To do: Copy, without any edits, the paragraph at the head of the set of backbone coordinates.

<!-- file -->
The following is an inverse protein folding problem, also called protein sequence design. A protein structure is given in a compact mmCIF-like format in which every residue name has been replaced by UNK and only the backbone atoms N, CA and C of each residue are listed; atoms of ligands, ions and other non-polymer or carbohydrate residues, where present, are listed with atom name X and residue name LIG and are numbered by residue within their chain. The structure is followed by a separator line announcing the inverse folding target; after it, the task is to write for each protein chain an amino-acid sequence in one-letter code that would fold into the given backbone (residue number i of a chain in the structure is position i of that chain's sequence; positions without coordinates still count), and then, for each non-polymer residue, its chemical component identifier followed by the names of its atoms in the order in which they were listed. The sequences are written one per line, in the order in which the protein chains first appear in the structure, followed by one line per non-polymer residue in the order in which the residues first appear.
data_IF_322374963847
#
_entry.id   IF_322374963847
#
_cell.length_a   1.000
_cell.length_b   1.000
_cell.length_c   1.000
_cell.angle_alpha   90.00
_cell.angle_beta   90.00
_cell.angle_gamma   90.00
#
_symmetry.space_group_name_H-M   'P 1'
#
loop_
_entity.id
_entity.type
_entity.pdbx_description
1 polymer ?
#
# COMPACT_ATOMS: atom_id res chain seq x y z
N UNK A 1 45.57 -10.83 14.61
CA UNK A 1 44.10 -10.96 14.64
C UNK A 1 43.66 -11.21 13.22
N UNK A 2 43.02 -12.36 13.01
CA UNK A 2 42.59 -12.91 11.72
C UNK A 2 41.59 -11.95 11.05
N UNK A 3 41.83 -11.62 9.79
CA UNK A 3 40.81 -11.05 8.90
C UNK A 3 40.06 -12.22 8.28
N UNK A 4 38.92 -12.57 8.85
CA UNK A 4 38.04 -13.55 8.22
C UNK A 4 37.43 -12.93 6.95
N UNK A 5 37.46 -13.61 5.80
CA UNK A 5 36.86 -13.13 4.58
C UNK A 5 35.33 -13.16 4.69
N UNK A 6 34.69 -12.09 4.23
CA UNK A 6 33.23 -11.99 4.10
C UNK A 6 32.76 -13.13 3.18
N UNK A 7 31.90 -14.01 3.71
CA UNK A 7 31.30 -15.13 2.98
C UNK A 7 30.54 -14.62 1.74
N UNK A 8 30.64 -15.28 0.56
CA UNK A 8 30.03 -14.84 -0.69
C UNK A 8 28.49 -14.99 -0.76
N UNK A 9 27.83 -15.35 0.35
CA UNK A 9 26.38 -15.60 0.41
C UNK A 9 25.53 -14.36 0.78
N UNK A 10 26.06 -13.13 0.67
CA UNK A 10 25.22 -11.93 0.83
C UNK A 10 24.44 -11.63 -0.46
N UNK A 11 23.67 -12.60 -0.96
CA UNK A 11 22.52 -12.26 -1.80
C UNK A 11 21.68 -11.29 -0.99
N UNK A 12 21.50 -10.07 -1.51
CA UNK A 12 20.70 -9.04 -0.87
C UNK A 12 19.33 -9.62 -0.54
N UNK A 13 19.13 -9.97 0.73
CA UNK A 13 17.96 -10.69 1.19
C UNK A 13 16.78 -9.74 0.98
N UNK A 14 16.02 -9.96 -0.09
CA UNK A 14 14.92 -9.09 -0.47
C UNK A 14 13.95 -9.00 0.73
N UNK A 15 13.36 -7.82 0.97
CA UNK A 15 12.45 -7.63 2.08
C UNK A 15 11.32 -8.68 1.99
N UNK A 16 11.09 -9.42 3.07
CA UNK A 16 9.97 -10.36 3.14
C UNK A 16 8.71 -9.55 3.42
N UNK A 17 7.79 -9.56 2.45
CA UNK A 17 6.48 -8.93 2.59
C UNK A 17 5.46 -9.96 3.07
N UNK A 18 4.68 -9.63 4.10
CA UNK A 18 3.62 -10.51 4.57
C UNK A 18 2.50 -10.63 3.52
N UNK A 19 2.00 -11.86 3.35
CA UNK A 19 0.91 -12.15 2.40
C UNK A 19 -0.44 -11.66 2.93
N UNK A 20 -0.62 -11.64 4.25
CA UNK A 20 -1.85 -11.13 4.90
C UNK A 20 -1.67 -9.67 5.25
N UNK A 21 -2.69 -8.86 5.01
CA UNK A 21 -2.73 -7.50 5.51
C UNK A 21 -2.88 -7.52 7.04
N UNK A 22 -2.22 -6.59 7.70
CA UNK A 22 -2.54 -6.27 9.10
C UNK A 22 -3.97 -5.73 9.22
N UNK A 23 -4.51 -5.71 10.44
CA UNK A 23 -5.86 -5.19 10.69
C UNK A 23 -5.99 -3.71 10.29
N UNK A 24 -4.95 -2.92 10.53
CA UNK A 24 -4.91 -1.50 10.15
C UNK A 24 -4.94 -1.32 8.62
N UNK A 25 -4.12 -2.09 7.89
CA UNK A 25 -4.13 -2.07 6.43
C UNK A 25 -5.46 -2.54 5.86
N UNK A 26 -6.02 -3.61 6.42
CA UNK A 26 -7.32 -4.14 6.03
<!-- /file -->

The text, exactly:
The following is an inverse protein folding problem, also called protein sequence design. A protein structure is given in a compact mmCIF-like format in which every residue name has been replaced by UNK and only the backbone atoms N, CA and C of each residue are listed; atoms of ligands, ions and other non-polymer or carbohydrate residues, where present, are listed with atom name X and residue name LIG and are numbered by residue within their chain. The structure is followed by a separator line announcing the inverse folding target; after it, the task is to write for each protein chain an amino-acid sequence in one-letter code that would fold into the given backbone (residue number i of a chain in the structure is position i of that chain's sequence; positions without coordinates still count), and then, for each non-polymer residue, its chemical component identifier followed by the names of its atoms in the order in which they were listed. The sequences are written one per line, in the order in which the protein chains first appear in the structure, followed by one line per non-polymer residue in the order in which the residues first appear.